“the end of an era, the last twilight of big-ticket, high-visibility anchor-brows in the dinosaur diorama. The news-media landscape is being so flattened, atomized, listicled, aggregated, and accelerated that it’s running out of prominent figures and familiar landmarks to steamroller, lurching toward the idiocracy that writer-director Mike Judge prophesied in the movie of the same name.”

It’s publishing at the speed of… Well, the evolution is books on vellum → books on paper → newspapers → newsletters → blogs → Facebook → Twitter → Snapchat → ???

My movie preferences suggest that what I craved was more vellum, fewer pixels — and there’s a smidge of truth to that. But also, I wanted more thought, less rush. Stories were the right medium for me. But I was telling them at the wrong end of the media industry.

What I missed

I missed contemplation.

I missed double checking.

I missed honesty. Not everything ends up in every story. Janet Malcolm, the celebrated reporter for the New Yorker, wrote a book called The Journalist and the Murderer in which she tried to detail the complicated interdependencies that arise between writer and subject: the favours and obligations and blurrings that arise in all human interaction but that in journalism are airbrushed out of the picture. I don’t mind airbrushing, but I like to be honest that it’s happening.

I missed work/life balance.

I missed humanity. At my last job, we had a credo: “All stories begin with a person. No stories exist without people.” We were trying to assert that we were in the business of people: creating stories by people for people about people. Yet increasingly, I found that drive stymied by the need to heed Google Analytics or advertisers or focus groups — dehumanized targets. I would suggest you can have focus on genuine readers who share your curiosity and passions or you can have instantaneity. But you can’t have both.

Click to Tweet: “You can have focus on genuine readers who share your curiosity & passions or you can have instantaneity.” #storytelling

What I Found

I still love story, and landing at Echo has been the balm my soul needed. Telling the stories of our clients allows me to use 20 years of craft to indulge that love. Through the understanding and shared experiences that are the end goal of story I get to keep helping people understand people, which to my view is how we keep the world spinning. (I’m still in touch with that idealistic 20-year-old who wanted to help the world. “Saving” it seems a little less likely.)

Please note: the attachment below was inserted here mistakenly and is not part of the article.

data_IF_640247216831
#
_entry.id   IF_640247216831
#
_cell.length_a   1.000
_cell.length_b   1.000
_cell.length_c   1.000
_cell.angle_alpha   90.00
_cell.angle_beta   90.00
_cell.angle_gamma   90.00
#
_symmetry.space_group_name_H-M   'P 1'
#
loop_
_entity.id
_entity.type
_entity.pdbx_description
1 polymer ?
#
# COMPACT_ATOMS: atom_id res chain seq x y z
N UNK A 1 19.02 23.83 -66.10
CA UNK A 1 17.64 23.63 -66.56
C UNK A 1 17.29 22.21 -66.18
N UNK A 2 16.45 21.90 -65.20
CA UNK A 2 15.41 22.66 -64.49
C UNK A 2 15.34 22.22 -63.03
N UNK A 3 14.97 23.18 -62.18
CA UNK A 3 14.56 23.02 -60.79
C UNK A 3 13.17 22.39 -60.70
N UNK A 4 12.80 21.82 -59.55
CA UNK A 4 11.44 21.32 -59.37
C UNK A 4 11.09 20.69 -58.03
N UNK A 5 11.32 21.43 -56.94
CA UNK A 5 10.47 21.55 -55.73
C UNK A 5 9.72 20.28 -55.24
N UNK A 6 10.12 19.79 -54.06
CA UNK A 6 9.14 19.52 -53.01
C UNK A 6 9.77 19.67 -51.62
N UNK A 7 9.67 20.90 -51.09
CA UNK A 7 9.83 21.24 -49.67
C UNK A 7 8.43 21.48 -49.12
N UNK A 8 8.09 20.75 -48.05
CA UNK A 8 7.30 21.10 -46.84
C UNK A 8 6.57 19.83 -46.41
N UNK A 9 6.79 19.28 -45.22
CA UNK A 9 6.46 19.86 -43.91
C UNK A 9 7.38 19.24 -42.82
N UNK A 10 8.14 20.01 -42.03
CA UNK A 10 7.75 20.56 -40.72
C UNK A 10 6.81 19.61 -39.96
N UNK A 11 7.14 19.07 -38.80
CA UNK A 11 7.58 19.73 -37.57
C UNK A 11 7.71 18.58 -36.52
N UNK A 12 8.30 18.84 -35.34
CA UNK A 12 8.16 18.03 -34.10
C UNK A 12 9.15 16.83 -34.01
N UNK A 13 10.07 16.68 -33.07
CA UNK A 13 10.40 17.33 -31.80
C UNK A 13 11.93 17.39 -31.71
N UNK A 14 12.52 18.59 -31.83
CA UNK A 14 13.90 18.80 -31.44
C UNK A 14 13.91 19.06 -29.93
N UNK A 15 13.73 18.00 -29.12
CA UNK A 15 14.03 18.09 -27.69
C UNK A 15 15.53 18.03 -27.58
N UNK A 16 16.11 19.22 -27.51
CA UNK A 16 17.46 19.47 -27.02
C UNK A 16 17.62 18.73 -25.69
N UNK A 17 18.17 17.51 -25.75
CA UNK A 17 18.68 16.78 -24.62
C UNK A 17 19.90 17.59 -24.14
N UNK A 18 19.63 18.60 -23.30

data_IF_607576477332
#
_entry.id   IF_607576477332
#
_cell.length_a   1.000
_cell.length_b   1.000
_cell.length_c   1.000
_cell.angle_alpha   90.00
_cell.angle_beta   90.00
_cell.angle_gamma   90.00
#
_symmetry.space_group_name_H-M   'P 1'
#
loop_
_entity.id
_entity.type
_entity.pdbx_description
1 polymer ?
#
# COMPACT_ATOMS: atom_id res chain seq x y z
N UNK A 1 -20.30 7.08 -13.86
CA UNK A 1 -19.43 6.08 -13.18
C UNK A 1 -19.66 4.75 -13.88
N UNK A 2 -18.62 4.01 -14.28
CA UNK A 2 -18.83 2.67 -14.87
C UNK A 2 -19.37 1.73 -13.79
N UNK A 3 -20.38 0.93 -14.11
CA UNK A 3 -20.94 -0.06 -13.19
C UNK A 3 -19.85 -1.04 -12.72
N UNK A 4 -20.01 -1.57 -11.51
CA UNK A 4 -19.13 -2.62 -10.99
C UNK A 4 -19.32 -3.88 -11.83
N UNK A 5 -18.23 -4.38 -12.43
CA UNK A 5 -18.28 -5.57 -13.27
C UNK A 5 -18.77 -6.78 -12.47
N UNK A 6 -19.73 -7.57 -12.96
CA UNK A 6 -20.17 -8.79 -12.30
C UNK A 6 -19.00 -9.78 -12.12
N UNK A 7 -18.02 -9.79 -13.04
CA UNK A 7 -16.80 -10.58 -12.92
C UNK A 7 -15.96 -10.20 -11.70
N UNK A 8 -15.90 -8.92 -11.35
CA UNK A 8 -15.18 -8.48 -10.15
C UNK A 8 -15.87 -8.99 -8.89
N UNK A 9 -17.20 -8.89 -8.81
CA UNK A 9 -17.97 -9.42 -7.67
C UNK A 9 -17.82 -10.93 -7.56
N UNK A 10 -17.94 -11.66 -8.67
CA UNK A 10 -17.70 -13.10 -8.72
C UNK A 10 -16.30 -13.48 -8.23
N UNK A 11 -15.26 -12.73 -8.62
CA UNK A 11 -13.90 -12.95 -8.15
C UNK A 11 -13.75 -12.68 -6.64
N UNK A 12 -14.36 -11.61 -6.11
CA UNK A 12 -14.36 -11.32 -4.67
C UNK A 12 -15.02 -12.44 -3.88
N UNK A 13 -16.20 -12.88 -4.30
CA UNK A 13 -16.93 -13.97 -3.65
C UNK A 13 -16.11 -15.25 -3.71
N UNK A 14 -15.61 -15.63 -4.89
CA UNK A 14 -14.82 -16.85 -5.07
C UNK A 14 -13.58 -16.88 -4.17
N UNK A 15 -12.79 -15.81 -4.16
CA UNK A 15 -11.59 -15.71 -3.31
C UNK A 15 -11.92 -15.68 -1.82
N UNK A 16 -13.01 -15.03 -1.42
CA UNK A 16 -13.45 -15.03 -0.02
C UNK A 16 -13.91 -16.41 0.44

Given the decline of journalism and the impatience of the public, it’s no wonder that lots of smart people are migrating to this new field. People like award-winning novelist Mohsin Hamid, who is Chief Storytelling Officer for Wolff Olins, and the folks who believe that Corporate Storytelling Is Replacing the News Business.

Like them, I believe that story is indeed my currency. It allows me to relate, to approach and access real stories that move hearts and change minds. It is deeply personal, which feels like the best use of my time possible and loops me back to those heady days when I discovered the grand creaky world of journalism in the first place.

Through my first few weeks at Echo, I’ve already fallen in love with:

  • A man who found his love in the 1940s but because he was Jewish and she was Gentile, they were forced to marry at City Hall, telling no one. After they wed, they continued to live apart, with their respective mothers, meeting furtively or not at all. For 10 years. 10 years! His recollections of that time are surprising, shocking (by today’s standards) and unforgettable.
  • A man who went out on his own when he could have stayed with the large company that first employed him. All was fine until the fledgling venture ran out of cash. Faced with this financial crisis, he did what any brash entrepreneur might do: headed to the poker table and won a million dollars. He recently retired from the company, but today it’s worth billions.
  • A boy born so sick he nearly didn’t make his second day. For years after, doctors told his family to prepare for the worst. Yet they remained sure he’d live to adulthood and their faith was rewarded when through multiple operations he beat the overwhelming odds. What I love about his story is the devotion of his entire family. His father underwent surgery for him; his grandmother underwent surgery for him. His parents learned technical and invasive nursing practices to be able to tend him at home. He suffered endless discomfort and indignity. They endured more anxiety than any family should. But nobody gave up.

At Echo, it takes a team of writers, researchers, art directors and editors two long years to tell each story of humanity. Stories that are personal and true, told without focus groups or keyword generators but with immense heart and soul and smarts. Not every story in the world has a happy ending, but these all did, even if it took a while to get there. It gives me hope that my own story can end happily as well.


How not to be a journalist